Michael Bay’s influence on films is undeniable, but in most cases his influence has inspired others toward comedy. “South Park” creators Trey Parker and Matt Stone delivered Team America: World Police, which was just as much a visual slam on Jerry Bruckheimer films as it was Bay, and they did it again in an episode of “South Park” (watch here). “Robot Chicken” took their own spin on Bay with “Baysplosions” seen to the right and Edgar Wright and Simon Pegg used the director’s flashy editing and often used action choreography to bring us Hot Fuzz. Everyone gets the joke, and it’s funny, but what has it done for his public image and people’s opinions/expectations of his films?
I ask this based on a comment left on my posting of the teaser trailer for the A Nightmare on Elm Street remake where someone wrote, “Michael Bay will be the death of cinema.” Bay’s production company, Platinum Dunes, is behind the film and it is their fifth remake of a classic horror film (sixth if you count the Texas Chainsaw Massacre prequel), but none of them were directed by Bay. He’s simply listed as producer and who knows how much he’s actually involved in the production if at all. Yet even the mention of his name conjures up a negative reaction.
Considering this all comes on the heels of his last two Transformers films earning $1,541,666,202 worldwide with only 2005’s The Island serving as his lone domestic flop, but even that one managed to make $127 million in foreign markets. So how can his name drum up so much ire and is he the death of cinema?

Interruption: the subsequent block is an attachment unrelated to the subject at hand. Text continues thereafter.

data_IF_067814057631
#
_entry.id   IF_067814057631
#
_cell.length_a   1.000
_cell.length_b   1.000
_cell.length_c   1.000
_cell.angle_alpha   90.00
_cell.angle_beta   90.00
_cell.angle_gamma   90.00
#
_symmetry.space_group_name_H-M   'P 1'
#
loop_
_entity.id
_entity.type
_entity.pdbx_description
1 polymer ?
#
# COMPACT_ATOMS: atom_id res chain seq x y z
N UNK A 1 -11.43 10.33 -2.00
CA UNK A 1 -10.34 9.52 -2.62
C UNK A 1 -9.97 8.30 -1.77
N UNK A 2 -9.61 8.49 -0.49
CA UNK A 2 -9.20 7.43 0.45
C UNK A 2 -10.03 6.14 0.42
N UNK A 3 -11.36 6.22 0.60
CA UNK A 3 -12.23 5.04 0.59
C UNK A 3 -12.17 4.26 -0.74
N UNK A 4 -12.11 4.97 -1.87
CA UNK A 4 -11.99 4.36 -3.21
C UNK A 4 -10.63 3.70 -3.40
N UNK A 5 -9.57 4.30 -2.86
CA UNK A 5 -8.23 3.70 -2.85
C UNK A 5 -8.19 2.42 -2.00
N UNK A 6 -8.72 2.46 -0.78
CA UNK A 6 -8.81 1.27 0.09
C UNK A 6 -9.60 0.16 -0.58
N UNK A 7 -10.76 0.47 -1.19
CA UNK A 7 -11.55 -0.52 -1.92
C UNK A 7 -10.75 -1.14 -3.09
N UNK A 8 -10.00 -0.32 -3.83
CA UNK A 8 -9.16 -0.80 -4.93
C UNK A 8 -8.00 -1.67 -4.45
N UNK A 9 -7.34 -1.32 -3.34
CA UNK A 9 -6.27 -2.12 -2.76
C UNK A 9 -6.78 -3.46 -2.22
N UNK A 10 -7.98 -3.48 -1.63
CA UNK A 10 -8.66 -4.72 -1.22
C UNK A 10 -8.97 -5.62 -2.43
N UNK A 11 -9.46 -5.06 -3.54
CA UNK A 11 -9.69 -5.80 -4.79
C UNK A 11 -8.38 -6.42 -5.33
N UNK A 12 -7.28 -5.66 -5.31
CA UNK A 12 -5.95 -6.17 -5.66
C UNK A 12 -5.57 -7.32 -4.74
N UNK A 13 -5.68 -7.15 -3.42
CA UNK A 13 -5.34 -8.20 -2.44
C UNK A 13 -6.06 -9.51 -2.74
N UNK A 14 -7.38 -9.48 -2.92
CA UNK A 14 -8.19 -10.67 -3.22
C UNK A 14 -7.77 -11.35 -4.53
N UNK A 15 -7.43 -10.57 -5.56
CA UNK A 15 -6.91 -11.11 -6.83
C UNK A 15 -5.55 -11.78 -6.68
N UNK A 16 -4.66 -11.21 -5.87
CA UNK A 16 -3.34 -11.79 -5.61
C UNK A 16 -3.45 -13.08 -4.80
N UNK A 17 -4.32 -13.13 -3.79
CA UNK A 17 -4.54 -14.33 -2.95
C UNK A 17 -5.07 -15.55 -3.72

Does the fact Bay seems to realize he’s a maniac for explosives grant him any clemency, such as when he made the above Verizon commercial that swept the Internet following the release of Transformers? How about the New Commonwealth Bank commercial he made or the fact he directed the “got milk?” commercial to the right… Do these little videos warm a spot in your heart for the helmer?
What if he ends up making Pain & Gain before another Transformers or that Bad Boys 3 film we’ve now been promised? I mean, wouldn’t a film adapted from a “Miami New Times” article (read here) about a couple of criminal bodybuilders involved in an extortion ring and a kidnapping plot change your whole opinion of Bay? No? How about if he directed a weepy Cameron Crowe-esque feature such as Jerry Maguire 2? Would you take it seriously or just laugh at the fact he was trying something so far from his norm and never give it a chance?
I must admit, the egomaniac I perceive Bay to be based on the things he’s said doesn’t paint a pretty picture of the director, but outside of the Transformers movies I have had quite a bit of fun at the theaters with Bay’s films. I enjoy the Bad Boys films as well as Armageddon. Sure, Pearl Harbor was a stinker and The Island is far from perfect, but I am more than happy to give any of his films a chance.
What say you? I know a lot of you go and see his movies or Transformers: Revenge of the Fallen wouldn’t have made over $400 million domestically. However, was that the tipping point? While in line at the grocery store recently I heard the checker and a customer debating which one of the Transformers movies was better. I’m not sure how the conversation started, but I do know it didn’t include a single mention of Michael Bay, a topic I am assuming only us movie nerds focus on, but are you to the point where anything with the Michael Bay stamp is looked at with a cautious eye even if he is only the producer, or are you still up for Bayhem?